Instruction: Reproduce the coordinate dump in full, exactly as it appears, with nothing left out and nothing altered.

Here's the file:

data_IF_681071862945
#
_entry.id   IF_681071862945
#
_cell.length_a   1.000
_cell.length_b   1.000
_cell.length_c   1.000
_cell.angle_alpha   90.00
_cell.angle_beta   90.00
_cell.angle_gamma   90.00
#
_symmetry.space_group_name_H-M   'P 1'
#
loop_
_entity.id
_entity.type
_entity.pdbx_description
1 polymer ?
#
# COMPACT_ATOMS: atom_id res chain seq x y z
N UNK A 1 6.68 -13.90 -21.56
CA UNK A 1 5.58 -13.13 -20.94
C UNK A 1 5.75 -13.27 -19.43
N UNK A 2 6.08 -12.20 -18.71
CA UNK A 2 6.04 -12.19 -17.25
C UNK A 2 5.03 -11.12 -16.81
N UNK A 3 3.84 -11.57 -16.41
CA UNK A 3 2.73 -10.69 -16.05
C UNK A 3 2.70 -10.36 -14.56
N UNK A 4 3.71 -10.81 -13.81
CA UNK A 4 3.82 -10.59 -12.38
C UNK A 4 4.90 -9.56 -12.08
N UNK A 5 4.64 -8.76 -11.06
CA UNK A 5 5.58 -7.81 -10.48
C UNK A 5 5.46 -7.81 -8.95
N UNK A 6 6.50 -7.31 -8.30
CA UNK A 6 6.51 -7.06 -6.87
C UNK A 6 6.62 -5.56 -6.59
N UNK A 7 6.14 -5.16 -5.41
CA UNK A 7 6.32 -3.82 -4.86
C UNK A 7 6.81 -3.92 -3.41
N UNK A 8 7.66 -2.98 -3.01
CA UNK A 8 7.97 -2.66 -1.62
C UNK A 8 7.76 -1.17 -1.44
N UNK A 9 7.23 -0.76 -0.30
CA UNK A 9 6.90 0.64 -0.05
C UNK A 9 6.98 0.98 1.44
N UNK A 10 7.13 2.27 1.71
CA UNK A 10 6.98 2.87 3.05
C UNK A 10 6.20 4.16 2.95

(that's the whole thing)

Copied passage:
data_IF_681071862945
#
_entry.id   IF_681071862945
#
_cell.length_a   1.000
_cell.length_b   1.000
_cell.length_c   1.000
_cell.angle_alpha   90.00
_cell.angle_beta   90.00
_cell.angle_gamma   90.00
#
_symmetry.space_group_name_H-M   'P 1'
#
loop_
_entity.id
_entity.type
_entity.pdbx_description
1 polymer ?
#
# COMPACT_ATOMS: atom_id res chain seq x y z
N UNK A 1 6.68 -13.90 -21.56
CA UNK A 1 5.58 -13.13 -20.94
C UNK A 1 5.75 -13.27 -19.43
N UNK A 2 6.08 -12.20 -18.71
CA UNK A 2 6.04 -12.19 -17.25
C UNK A 2 5.03 -11.12 -16.81
N UNK A 3 3.84 -11.57 -16.41
CA UNK A 3 2.73 -10.69 -16.05
C UNK A 3 2.70 -10.36 -14.56
N UNK A 4 3.71 -10.81 -13.81
CA UNK A 4 3.82 -10.59 -12.38
C UNK A 4 4.90 -9.56 -12.08
N UNK A 5 4.64 -8.76 -11.06
CA UNK A 5 5.58 -7.81 -10.48
C UNK A 5 5.46 -7.81 -8.95
N UNK A 6 6.50 -7.31 -8.30
CA UNK A 6 6.51 -7.06 -6.87
C UNK A 6 6.62 -5.56 -6.59
N UNK A 7 6.14 -5.16 -5.41
CA UNK A 7 6.32 -3.82 -4.86
C UNK A 7 6.81 -3.92 -3.41
N UNK A 8 7.66 -2.98 -3.01
CA UNK A 8 7.97 -2.66 -1.62
C UNK A 8 7.76 -1.17 -1.44
N UNK A 9 7.23 -0.76 -0.30
CA UNK A 9 6.90 0.64 -0.05
C UNK A 9 6.98 0.98 1.44
N UNK A 10 7.13 2.27 1.71
CA UNK A 10 6.98 2.87 3.05
C UNK A 10 6.20 4.16 2.95